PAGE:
What does it mean when a doctor is out-of-network?

Navigating the world of health insurance can be confusing, and choosing a new health insurance plan or doctor can leave you with lots of questions, including:

  • What does out-of-network mean?
  • Will my doctor accept my new insurance plan?
  • How much will my appointment cost?

Knowing the answers can help you take charge of your health and ensure you have access to the care you need at an affordable price.

Find out more facts about choice in health care.

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The Difference Between “In-Network” and “Out-of-Network”

What is the difference between in-network and out-of-network care providers?

When a provider is in your network or “in-network” for you, it means they accept your health insurance plan. In-network providers generally have a contract with your insurance company, which means your insurance will pay for some or all of the services you receive from that provider. Usually, in-network providers and the insurance company have negotiated an approved (often discounted) rate for services, which can often make them a more affordable option for the insurance company and the patient.

A provider who isn’t contracted with your insurance company is referred to as “out-of-network,” meaning that provider does not have an agreement with your insurance company to receive payments at a negotiated rate. Depending on your plan, you may be responsible for all charges from that provider, so understanding which providers and facilities are in your network can be an important step in making health care choices.

Why choose an out-of-network provider?

In-network providers are usually more affordable, because you won’t have to pay as much out-of-pocket for your care. However, you might need to choose an out-of-network provider, perhaps due to medical issues while traveling or a natural disaster.

PPO (Preferred Provider Organization) and HMO (Health Maintenance Organization) plans usually cover in-network and out-of-network emergency care, so you can go to the nearest hospital without worrying about the cost.

But if these hospitals and physicians are out-of-network, your insurance plan may not cover your care after the “emergency” is over, such as in the case of a hospital admission or observation after you are stabilized.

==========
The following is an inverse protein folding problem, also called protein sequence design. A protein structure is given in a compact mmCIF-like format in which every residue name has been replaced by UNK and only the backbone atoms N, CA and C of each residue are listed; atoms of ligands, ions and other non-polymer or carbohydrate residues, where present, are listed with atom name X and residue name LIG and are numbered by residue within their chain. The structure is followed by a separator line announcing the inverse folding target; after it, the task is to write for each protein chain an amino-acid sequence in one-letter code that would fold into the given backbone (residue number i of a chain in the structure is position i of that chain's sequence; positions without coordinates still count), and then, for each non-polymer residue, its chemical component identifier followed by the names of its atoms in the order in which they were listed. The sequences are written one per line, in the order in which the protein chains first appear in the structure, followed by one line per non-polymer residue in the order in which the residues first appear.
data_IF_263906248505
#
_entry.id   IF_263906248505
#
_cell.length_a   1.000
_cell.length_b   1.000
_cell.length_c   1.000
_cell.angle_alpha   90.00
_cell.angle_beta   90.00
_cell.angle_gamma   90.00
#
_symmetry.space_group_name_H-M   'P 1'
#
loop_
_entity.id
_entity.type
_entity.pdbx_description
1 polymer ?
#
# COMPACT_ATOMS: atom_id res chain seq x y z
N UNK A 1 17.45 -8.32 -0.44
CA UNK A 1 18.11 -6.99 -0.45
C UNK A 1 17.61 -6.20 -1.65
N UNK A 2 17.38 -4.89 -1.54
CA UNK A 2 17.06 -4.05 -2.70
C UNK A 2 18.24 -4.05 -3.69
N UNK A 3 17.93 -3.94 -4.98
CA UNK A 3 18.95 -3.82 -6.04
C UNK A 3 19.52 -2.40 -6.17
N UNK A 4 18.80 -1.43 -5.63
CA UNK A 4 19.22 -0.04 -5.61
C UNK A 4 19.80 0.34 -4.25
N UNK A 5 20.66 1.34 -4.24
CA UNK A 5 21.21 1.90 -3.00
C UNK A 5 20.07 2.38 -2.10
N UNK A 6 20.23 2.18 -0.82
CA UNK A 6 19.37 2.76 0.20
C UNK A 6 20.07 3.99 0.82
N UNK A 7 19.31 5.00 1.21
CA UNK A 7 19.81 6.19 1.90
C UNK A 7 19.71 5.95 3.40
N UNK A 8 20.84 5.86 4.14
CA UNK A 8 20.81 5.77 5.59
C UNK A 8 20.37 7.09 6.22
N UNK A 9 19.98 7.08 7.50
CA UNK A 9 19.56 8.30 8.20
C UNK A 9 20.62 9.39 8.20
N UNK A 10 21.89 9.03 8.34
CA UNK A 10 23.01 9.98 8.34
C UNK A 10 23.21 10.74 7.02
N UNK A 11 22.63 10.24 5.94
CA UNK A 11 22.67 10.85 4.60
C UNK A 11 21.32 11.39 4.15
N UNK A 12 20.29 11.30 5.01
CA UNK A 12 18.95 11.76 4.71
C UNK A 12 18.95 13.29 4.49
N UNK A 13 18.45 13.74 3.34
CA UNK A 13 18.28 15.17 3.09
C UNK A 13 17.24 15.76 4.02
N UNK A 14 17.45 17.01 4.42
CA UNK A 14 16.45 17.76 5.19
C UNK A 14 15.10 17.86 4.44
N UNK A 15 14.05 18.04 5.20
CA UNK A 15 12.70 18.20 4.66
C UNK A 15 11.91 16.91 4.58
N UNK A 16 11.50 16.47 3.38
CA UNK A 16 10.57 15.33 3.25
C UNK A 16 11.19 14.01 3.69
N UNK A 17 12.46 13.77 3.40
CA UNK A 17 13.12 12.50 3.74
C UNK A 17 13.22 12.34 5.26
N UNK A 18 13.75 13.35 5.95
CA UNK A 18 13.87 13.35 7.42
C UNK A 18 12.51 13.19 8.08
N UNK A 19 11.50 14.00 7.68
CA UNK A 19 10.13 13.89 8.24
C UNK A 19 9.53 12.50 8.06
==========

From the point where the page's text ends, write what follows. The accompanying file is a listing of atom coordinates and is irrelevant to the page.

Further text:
You might also consider an out-of-network option when your preferred provider is out-of-network under your insurance plan. This can also be a choice if your provider leaves your insurance plan’s network but you’d like to continue seeing them for medical or personal reasons and choose to do so on an out-of-network basis.

What does out-of-network mean for appointment costs?

Generally, HMO and PPO insurance plans cover all emergency care after a deductible, whether the providers are in or out of network. Here’s the difference:

  • HMO plans: These generally do not include out-of-network benefits if the situation is not an emergency. This means that you’ll need to pay most — if not all — of your health care expenses out of pocket for out-of-network care.
  • PPO plans: Most of these do include visits to out-of-network providers. Although they won’t pay the entire bill, many will cover anywhere from 60 to 80 percent of the total cost.

If you plan to see an out-of-network provider within the next year, you may want to consult your health insurance company directly. If a number of your preferred providers are, or will be, out-of-network for you,  you may want to consider making changes to your plan during your next open enrollment period.

What if I prefer UPMC doctors and hospitals, but I have Highmark health insurance?

The recent agreement between UPMC and Highmark provides most Highmark members with full, in-network access to all UPMC doctors, hospitals, and services in the greater Pittsburgh and Erie areas. For questions, please call our help line at 1-855-646-8762.

How do you know if a provider is in-network or out-of-network?

The most effective way to ensure that your care will be considered in-network is to verify with the provider’s office or contact your insurance company. Some visits may even require prior authorization.

Now that you understand the difference between in-network and out-of-network coverage, you can learn more about your health insurance options.